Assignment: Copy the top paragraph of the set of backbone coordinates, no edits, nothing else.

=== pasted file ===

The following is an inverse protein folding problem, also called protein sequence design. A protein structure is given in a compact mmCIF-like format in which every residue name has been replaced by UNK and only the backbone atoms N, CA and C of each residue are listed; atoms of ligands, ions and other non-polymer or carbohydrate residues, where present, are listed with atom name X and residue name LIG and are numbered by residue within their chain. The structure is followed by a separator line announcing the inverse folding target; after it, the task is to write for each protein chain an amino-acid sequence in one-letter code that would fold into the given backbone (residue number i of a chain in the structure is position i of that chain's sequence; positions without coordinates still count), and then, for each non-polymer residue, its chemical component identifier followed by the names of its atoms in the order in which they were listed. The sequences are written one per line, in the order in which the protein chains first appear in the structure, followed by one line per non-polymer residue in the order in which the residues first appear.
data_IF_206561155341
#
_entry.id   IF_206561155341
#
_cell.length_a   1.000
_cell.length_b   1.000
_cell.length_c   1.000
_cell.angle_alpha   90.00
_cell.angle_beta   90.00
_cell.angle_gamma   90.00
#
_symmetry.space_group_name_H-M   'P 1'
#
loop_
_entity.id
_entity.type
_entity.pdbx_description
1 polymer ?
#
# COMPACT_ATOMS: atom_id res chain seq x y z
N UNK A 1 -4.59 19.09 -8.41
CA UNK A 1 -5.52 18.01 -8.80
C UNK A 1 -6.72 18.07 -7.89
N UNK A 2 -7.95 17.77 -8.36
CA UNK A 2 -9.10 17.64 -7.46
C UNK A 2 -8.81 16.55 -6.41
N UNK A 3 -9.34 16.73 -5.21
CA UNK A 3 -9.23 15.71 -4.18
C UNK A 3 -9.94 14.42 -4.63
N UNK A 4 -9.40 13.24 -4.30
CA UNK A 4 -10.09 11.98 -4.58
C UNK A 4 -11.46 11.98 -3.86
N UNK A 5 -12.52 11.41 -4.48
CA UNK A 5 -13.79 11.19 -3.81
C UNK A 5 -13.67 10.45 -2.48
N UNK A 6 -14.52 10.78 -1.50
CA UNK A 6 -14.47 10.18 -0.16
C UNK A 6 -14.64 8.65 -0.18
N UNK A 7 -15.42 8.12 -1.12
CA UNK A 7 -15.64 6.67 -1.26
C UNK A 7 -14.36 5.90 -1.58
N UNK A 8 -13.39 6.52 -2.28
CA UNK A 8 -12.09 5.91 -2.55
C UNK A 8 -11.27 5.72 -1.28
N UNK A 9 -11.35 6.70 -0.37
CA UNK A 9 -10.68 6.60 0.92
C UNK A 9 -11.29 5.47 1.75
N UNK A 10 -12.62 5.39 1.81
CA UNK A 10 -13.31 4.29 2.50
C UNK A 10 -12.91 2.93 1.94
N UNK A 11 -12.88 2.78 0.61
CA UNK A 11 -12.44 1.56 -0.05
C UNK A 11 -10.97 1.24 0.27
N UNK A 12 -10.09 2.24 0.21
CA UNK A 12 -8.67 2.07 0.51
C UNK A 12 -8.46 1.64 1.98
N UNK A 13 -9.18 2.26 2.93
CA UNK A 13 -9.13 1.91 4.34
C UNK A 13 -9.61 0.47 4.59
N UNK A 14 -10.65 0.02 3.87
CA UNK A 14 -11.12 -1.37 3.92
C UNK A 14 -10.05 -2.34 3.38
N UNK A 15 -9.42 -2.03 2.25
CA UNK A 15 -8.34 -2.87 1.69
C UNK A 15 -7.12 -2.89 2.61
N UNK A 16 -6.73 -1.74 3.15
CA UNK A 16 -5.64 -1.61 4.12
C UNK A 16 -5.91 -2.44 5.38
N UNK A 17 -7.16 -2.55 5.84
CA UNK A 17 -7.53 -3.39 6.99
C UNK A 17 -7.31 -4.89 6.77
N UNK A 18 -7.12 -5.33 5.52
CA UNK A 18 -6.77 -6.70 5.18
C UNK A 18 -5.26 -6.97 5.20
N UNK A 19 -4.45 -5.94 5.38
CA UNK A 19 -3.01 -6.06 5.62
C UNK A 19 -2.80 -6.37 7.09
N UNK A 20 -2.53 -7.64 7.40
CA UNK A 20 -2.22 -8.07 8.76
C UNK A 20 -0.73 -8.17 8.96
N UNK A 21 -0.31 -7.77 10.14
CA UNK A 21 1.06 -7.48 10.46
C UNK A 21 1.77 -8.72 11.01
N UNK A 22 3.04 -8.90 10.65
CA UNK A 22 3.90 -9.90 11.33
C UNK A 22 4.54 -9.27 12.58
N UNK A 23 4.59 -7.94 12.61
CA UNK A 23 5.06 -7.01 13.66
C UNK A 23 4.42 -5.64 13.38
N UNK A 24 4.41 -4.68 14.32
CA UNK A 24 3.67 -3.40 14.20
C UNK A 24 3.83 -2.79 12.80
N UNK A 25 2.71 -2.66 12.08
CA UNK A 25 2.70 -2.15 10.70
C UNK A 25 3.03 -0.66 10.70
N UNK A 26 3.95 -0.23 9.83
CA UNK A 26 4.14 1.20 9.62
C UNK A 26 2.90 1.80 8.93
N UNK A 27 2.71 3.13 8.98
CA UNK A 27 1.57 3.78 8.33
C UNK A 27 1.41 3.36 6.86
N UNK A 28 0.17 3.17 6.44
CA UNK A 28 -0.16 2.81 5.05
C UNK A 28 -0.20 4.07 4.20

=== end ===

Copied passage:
The following is an inverse protein folding problem, also called protein sequence design. A protein structure is given in a compact mmCIF-like format in which every residue name has been replaced by UNK and only the backbone atoms N, CA and C of each residue are listed; atoms of ligands, ions and other non-polymer or carbohydrate residues, where present, are listed with atom name X and residue name LIG and are numbered by residue within their chain. The structure is followed by a separator line announcing the inverse folding target; after it, the task is to write for each protein chain an amino-acid sequence in one-letter code that would fold into the given backbone (residue number i of a chain in the structure is position i of that chain's sequence; positions without coordinates still count), and then, for each non-polymer residue, its chemical component identifier followed by the names of its atoms in the order in which they were listed. The sequences are written one per line, in the order in which the protein chains first appear in the structure, followed by one line per non-polymer residue in the order in which the residues first appear.